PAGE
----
Otago researchers today told Prime Minister John Key that older teenagers aged between 18 and 21 years should get the same light-handed treatment many teenagers under 16 years get for possession of cannabis.
"The New Zealand youth justice system has evolved a system in which the majority of young people coming to attention are dealt with by diversion rather than prosecution," said Otago University researchers David Fergusson and Joseph Boden.
"There is a clear case for extending these provisions to older adolescents".
While there was increasing evidence of the damage the drug does to some users, a lot of teenagers using it a little were unlikely to be harmed.
But the scientists also noted that teens under 18 were most vulnerable to the effect of cannabis, and sentencing of drug pedlars convicted of supplying cannabis should provide for more severe penalties for providing it to teens.
Improving the Transition - a 300-page report advocating increased use of scientific evidence to underpin government policies to reduce the social and psychological problems of the nation's teenagers - was pulled together by Mr Key's chief science adviser, Sir Peter Gluckman, and a panel of hand-picked experts.
"It is evident that large numbers of young people use cannabis only occasionally and for this group it is unlikely that cannabis has substantial harm effects," said Professor Fergusson and Mr Boden.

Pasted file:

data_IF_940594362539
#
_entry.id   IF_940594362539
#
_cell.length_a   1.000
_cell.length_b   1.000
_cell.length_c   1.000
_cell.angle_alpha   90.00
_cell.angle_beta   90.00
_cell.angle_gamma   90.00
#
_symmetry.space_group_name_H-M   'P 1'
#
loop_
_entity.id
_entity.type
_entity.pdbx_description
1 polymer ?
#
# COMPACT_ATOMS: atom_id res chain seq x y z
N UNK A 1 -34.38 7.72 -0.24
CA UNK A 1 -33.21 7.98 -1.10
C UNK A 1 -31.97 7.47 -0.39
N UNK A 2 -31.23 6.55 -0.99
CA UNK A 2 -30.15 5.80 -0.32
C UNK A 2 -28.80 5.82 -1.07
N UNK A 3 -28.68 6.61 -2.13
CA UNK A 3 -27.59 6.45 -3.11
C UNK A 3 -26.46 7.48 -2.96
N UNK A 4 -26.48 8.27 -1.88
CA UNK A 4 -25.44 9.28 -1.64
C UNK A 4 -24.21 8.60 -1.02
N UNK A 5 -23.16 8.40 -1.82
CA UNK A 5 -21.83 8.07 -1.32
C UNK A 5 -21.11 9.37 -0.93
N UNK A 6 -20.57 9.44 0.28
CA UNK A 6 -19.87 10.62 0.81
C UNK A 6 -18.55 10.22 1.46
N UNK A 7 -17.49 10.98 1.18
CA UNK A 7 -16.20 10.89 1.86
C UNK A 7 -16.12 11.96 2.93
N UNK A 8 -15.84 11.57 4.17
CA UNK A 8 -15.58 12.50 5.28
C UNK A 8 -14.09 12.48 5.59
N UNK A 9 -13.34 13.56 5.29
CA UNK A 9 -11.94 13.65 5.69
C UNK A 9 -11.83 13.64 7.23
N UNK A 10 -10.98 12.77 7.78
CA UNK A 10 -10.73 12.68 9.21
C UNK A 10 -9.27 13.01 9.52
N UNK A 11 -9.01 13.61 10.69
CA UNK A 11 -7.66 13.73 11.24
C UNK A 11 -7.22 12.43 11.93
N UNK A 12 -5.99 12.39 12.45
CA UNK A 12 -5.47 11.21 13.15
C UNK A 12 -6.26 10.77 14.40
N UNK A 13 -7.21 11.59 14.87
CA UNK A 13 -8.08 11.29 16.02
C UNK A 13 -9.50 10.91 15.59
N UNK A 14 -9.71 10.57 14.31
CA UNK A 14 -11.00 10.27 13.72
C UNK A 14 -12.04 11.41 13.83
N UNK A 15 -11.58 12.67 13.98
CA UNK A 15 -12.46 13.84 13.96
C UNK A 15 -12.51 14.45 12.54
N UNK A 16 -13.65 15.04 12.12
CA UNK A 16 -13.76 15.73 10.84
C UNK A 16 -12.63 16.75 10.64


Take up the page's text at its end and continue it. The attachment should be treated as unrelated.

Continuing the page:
"Much of the problematic use of cannabis is likely to be confined to the 10 percent -15 percent of the adolescent population who use cannabis in a heavy and abusive way".
They warned of "complex issues" surrounding the legal regulation of a drug that was widely used "but whose harmful effects are largely confined to a minority of heavy and regular users".
By the age of 21 nearly 80 percent of young people had used cannabis at least once and 10 percent had become dependent, more commonly males and Maori youth.
Risks of cannabis use, abuse and dependence were higher among young Maori.
Regular, heavy or abusive use of cannabis was associated with increased risks of symptoms of psychosis and psychotic symptoms.
And "there is growing evidence to suggest that the use of cannabis may increase the risks of using other illicit drugs", the researchers said.
But there was limited evidence for the effectiveness of drug education in reducing risks to teenagers.
Future policy developments should consider a re-assessment of existing cannabis laws, evaluation of the effectiveness of drug education programmes in cutting risks of illicit drug use, abuse and dependence; and the development of best-practice guidelines for the treatment of young people having cannabis-related problems.
Cannabis is classified as a class C drug with possession attracting a fine of up to $500 or 3 months imprisonment and supplying a prison sentence of up to 14 years, but the researchers said the laws were inefficient and ineffective.
Their Christchurch Health and Development Study had shown that males, Maori and people with a previous criminal record were more likely to be convicted.
There were also problems with proposals to legalise cannabis, including an international treaty which would make it "virtually impossible".
A middle path might be reforms seen in Western Australia, which had a fine of $A100 - $A200 for possession of smoking equipment, up to 30g of marijuana, or two non-hydroponic cannabis plants.
An alternative to a court appearance was to attend a cannabis education session.